POINT VII: THE PROSECUTOR'S REMARKS AND ACTIONS DURING THE COURSE OF THE TRIAL CONSTITUTED PROSECUTORIAL MISCONDUCT DEPRIVING THE DEFENDANT OF A FAIR TRIAL. [Not raised below.]
POINT VIII: THE COURT IMPOSED AN EXCESSIVE SENTENCE WHICH DID NOT TAKE INTO CONSIDERATION ALL APPROPRIATE CODE SENTENCING GUIDELINES.
We begin our analysis with Goldsmith's arguments concerning pretrial rulings: (1) the denial of his motions to suppress and (2) for discovery concerning Turzani's personnel file.
Goldsmith argues that the motion judge erred in denying his motion to suppress the evidence. He contends that the detectives did not have a lawful basis for the traffic stop and that the judge should not have found Suarez to be a credible witness.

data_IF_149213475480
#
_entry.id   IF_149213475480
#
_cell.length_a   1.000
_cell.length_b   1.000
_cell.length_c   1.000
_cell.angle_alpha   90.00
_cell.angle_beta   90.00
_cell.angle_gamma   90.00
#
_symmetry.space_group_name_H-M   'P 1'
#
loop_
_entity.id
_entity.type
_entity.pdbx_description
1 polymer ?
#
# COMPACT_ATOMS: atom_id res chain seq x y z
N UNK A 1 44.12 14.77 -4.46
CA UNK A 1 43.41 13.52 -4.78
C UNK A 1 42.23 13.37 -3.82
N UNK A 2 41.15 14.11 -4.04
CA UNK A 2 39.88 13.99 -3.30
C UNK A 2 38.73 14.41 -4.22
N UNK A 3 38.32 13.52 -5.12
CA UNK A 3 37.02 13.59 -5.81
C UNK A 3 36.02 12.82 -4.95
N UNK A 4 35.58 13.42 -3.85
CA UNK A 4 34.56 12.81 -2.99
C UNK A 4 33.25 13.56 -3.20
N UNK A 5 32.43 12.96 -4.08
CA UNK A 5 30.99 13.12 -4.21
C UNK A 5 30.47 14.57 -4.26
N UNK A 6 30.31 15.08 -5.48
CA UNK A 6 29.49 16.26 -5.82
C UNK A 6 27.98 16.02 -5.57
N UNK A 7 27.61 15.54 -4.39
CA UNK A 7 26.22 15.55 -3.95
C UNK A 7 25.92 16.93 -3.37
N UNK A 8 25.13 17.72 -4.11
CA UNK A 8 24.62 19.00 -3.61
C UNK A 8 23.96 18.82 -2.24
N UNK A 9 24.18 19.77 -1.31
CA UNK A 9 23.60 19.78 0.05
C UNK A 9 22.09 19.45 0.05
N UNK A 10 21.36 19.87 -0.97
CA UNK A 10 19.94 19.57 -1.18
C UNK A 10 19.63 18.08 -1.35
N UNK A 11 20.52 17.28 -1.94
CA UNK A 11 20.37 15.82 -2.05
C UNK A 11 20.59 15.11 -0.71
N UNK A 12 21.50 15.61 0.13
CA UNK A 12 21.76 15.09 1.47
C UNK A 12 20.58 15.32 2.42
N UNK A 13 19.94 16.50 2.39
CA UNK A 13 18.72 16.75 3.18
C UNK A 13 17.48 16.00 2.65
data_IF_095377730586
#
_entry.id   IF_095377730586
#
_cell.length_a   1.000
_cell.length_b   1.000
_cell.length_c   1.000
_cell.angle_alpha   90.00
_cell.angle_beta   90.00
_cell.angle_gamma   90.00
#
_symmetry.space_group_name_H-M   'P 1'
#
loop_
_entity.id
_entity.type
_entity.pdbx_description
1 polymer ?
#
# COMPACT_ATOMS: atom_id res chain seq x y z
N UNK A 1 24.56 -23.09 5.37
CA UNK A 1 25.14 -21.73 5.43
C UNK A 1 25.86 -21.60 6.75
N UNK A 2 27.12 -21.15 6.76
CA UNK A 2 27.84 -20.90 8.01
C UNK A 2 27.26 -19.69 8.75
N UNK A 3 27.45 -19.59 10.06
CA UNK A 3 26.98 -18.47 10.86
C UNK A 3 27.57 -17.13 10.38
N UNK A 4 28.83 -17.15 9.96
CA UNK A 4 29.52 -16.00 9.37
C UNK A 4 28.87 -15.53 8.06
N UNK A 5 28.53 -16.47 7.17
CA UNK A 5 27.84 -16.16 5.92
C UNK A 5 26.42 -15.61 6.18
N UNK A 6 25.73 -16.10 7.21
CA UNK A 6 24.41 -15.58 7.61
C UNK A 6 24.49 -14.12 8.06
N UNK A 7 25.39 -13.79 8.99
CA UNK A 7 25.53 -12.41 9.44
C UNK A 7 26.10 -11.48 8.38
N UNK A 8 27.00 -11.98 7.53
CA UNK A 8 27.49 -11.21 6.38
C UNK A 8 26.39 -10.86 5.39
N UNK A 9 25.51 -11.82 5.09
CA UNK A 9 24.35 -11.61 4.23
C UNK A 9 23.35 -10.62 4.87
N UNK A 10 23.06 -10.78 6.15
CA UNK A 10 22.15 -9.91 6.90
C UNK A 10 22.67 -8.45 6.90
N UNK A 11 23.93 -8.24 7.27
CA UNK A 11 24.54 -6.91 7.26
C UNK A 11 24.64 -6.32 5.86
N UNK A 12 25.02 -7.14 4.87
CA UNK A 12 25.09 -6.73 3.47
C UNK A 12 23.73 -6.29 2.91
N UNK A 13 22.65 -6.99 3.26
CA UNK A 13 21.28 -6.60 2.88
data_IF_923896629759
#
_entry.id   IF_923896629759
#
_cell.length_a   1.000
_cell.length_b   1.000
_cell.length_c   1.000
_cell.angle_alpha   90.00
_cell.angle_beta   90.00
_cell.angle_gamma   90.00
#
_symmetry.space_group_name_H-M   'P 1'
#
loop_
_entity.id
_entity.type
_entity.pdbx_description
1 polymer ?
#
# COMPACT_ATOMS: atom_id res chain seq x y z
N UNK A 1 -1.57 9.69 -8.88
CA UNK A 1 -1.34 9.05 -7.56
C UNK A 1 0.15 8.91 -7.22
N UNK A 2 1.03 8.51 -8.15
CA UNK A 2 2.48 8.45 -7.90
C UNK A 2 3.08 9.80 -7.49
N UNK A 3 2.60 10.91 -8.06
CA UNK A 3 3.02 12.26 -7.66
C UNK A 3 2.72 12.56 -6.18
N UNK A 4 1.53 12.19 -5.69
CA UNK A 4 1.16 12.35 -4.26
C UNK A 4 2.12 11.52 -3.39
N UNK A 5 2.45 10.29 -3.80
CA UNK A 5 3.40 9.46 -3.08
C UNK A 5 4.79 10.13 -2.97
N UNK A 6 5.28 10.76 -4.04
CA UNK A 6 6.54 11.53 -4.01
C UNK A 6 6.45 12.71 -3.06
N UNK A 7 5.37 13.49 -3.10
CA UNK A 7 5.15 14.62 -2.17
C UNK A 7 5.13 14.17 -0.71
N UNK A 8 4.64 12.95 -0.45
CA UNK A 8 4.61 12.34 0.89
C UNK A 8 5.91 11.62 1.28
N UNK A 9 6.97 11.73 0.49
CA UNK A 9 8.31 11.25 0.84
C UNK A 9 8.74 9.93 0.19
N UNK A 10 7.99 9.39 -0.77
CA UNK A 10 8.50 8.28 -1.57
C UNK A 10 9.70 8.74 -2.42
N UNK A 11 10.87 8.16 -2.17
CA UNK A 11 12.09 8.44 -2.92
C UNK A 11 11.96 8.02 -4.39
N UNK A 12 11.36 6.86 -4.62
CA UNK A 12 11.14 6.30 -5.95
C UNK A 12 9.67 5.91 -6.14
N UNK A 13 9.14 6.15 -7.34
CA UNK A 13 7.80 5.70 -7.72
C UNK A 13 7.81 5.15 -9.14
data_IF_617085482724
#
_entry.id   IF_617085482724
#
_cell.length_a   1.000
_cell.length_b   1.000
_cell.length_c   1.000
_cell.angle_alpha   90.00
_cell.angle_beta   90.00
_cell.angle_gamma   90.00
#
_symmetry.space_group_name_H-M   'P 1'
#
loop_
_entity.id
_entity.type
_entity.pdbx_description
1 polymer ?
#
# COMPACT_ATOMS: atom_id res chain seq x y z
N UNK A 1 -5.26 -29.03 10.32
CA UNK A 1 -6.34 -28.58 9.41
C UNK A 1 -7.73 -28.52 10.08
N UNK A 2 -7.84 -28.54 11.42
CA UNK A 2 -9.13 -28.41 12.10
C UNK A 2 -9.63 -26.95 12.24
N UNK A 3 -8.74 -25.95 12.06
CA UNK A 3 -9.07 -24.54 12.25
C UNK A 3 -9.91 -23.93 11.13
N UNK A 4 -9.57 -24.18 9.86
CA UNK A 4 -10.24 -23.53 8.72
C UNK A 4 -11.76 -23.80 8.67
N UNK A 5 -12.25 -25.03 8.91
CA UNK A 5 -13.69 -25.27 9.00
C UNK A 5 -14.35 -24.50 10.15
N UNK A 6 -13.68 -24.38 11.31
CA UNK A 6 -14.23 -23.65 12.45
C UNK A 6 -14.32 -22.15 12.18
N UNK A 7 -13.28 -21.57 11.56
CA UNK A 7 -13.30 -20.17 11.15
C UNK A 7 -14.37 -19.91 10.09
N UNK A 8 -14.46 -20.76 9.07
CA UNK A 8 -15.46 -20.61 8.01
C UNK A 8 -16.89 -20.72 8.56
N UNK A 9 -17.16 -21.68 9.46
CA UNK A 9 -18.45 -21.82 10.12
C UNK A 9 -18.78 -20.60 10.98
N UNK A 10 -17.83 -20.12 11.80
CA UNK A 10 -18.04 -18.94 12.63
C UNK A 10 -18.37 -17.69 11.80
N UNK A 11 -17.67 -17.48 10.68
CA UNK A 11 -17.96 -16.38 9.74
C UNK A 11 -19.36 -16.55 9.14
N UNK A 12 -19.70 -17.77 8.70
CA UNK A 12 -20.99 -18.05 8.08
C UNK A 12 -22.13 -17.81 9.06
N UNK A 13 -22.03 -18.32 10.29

The Supreme Court has explained the standard of review applicable to an appellate court's consideration of a trial judge's fact-finding on a motion to suppress as follows:
[A]n appellate court reviewing a motion to suppress must uphold the factual findings underlying the trial court's decision so long as those findings are "supported by sufficient credible evidence in the record." [State v. Elders, 386 N.J.Super. 208, 228 (App. Div. 2006)] (citing State v. Locurto, 157 N.J. 463, 474 (1999)); see also State v. Slockbower, 79 N.J. 1, 13 (1979) (concluding that "there was substantial credible evidence to support the findings of the motion judge that the . . . investigatory search [was] not based on probable cause"); State v. Alvarez, 238 N.J.Super. 560, 562-64 (App. Div. 1990) (stating that standard of review on appeal from motion to suppress is whether "the findings made by the judge could reasonably have been reached on sufficient credible evidence present in the record" (citing State v. Johnson, 42 N.J. 146, 164 (1964))).